According to Parker and colleagues, these keratin sheets can be employed in a vast range of applications, from textile to tissue engineering. Imagine brassieres whose cup size and shape can be molded and shaped every day to fit a person’s needs and measurements, for instance.

 “We are continuing to reimagine textiles by using biological molecules as engineering substrates like they have never been used before,” Parker said.

The findings appeared in today the journal Nature Materials.

A western lowland gorilla goes eye-to-eye with the camera. (c) National Geographic

Gorillas are more related to humans than previously thought, complete genome sequence shows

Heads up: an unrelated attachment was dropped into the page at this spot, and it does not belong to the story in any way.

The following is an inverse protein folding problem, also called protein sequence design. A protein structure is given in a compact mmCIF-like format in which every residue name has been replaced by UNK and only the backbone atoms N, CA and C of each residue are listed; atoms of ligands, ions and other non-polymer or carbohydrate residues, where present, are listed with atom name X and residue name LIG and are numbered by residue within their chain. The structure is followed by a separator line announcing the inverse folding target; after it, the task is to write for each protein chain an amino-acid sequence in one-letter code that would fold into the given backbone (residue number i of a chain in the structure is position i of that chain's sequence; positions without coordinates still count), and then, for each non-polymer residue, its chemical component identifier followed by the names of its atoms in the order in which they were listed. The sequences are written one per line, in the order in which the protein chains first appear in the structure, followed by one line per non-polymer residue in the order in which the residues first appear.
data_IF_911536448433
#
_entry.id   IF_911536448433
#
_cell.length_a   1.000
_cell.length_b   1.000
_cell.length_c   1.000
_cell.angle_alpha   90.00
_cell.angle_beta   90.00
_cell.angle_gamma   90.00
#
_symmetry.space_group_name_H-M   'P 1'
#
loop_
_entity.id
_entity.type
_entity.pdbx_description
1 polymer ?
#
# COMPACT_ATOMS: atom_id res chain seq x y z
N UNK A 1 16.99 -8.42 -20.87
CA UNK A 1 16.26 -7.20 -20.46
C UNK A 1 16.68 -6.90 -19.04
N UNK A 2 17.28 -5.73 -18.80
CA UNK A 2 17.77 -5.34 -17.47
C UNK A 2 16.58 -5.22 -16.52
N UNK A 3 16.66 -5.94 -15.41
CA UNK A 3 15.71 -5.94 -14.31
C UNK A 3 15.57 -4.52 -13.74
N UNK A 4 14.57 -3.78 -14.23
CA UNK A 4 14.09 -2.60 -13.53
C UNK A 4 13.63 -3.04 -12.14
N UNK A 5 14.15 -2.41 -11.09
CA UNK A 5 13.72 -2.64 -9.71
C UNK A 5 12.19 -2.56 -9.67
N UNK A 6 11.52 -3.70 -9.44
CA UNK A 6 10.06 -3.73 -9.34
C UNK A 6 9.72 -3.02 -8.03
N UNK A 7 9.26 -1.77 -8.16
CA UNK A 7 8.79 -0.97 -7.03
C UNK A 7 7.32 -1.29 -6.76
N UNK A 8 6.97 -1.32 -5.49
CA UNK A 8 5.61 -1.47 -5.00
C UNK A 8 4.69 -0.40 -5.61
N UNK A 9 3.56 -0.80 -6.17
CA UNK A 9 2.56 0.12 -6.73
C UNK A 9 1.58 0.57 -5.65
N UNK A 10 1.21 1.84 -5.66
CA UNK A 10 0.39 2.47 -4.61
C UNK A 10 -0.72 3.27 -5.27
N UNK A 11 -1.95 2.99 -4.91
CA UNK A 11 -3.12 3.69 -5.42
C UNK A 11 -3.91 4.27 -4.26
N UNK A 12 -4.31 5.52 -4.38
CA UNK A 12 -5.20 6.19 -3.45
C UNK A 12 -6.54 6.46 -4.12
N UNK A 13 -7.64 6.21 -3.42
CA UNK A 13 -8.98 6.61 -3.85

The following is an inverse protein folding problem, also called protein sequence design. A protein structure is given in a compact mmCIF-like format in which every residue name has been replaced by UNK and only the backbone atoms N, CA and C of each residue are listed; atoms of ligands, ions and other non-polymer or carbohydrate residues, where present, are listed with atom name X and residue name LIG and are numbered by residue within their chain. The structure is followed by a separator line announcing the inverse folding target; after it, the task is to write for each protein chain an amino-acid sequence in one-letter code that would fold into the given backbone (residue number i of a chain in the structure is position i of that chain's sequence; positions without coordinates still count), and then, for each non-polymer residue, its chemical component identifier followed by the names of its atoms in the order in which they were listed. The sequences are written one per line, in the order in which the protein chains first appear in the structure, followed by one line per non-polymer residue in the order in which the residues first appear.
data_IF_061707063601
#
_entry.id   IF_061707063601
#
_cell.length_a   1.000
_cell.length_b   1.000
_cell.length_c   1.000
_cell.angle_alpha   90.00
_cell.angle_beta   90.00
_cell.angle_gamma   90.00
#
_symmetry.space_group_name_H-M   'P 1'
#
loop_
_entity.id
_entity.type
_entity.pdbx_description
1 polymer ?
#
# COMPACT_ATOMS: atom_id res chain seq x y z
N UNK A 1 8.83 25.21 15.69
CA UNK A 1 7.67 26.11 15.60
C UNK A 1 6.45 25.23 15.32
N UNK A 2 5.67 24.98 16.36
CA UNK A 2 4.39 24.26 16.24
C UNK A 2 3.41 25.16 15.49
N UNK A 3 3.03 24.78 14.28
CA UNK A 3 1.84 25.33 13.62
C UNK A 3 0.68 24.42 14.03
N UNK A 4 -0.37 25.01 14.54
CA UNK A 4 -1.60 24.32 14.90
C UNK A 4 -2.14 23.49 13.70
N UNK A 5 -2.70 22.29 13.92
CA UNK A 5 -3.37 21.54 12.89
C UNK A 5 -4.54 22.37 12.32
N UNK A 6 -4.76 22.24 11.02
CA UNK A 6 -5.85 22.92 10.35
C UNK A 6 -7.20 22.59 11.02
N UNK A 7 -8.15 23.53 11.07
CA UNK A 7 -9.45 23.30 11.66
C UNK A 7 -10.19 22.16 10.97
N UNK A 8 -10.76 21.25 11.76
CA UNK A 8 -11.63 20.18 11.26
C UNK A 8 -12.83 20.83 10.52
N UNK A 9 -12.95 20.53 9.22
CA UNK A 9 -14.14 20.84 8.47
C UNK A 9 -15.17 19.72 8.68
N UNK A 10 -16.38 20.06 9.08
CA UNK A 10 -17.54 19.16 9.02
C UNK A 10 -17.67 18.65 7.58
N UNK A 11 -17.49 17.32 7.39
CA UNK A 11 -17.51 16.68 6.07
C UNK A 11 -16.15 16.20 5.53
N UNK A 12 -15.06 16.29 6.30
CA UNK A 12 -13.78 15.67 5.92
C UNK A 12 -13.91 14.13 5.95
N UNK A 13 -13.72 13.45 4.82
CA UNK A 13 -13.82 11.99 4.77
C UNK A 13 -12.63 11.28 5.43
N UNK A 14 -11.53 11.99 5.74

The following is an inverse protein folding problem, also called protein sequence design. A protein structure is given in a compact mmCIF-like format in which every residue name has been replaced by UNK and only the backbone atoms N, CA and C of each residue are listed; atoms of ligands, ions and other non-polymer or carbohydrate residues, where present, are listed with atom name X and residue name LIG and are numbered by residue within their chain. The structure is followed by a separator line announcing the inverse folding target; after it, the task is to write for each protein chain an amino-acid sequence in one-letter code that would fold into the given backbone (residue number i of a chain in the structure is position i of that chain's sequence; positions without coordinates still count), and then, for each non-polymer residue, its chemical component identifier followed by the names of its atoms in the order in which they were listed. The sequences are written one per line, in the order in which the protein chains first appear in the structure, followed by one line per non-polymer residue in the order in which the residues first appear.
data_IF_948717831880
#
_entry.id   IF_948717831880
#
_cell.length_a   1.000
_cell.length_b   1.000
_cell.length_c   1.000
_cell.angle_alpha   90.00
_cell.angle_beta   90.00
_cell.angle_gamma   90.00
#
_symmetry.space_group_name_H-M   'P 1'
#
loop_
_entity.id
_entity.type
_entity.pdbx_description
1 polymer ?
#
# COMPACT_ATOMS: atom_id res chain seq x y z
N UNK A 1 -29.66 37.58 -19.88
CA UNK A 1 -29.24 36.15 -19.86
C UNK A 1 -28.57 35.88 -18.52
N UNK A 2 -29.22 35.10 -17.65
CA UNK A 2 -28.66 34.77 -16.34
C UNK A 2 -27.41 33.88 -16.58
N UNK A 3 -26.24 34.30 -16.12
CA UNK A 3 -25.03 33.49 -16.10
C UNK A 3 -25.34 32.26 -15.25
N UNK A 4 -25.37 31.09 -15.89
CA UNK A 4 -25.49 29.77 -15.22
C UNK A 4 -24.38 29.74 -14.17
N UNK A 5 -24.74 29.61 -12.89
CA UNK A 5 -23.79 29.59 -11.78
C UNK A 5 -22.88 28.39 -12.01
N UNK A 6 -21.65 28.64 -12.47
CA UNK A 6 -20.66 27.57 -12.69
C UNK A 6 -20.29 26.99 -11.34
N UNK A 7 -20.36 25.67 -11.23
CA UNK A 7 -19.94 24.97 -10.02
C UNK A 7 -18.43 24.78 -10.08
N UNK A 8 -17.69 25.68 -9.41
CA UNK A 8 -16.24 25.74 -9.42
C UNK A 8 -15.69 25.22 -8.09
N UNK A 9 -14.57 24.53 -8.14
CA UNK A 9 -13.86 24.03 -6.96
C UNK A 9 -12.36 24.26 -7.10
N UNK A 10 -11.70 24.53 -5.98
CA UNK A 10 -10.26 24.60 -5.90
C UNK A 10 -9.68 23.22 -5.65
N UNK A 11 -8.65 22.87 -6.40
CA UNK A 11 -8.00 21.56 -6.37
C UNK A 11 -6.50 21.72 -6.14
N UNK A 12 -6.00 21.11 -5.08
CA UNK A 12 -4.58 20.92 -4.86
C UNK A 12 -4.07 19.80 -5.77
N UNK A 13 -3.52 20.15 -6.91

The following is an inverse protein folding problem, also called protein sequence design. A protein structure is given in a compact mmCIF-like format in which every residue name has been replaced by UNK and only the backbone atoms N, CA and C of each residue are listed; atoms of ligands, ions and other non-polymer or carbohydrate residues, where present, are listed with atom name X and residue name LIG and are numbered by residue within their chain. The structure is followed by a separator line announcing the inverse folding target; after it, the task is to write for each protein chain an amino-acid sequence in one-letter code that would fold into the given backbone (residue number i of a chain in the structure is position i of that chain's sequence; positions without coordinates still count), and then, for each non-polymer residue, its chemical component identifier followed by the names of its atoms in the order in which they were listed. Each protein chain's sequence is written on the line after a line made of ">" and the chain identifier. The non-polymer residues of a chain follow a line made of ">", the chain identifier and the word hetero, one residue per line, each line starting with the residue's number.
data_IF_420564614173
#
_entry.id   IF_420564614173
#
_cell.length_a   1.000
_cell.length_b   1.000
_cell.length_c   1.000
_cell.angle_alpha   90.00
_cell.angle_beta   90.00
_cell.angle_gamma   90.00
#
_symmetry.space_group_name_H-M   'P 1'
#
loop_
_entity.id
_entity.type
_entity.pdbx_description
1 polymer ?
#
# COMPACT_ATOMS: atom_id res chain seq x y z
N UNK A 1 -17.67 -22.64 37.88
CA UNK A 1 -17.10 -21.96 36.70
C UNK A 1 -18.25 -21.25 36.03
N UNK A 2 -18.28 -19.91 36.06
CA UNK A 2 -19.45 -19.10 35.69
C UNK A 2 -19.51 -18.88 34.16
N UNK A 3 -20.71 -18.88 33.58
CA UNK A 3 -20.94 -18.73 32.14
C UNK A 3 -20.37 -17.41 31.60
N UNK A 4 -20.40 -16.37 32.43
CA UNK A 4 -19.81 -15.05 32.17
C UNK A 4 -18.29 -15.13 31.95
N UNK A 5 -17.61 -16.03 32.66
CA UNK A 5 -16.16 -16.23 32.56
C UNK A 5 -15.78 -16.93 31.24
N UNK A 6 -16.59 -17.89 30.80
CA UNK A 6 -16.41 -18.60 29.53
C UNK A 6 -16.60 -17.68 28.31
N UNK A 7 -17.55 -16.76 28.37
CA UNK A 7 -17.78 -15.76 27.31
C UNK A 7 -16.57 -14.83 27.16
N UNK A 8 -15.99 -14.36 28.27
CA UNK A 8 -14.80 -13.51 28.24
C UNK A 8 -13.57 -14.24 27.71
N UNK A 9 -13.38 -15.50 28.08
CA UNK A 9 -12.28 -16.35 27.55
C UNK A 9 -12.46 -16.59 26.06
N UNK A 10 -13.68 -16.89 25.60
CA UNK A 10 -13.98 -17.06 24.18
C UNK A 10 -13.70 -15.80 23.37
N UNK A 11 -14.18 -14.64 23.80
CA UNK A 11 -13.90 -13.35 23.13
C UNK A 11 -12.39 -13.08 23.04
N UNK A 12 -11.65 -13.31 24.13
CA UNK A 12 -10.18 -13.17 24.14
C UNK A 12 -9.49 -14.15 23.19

A western lowland gorilla goes eye-to-eye with the camera. (c) National Geographic

A western lowland gorilla goes eye-to-eye with the camera. (c) National Geographic

Researchers have completed the great apes family’s genetic library after they sequenced the genes of a western lowland gorilla, joining the already-sequenced genomes of humans, chimpanzees and orangutans. Scientists found that gorillas, which share 98% of their genes with humans, are a lot more related to humans than previously thought, as well as surprising genetic differences which went unnoticed until recently.

“Previously, people had some sort of picture based on … probably one percent of the whole [gorilla] genome. So we now have a complete picture,” said study co-author Richard Durbin, a geneticist with the U.K.’s Wellcome Trust Sanger Institute.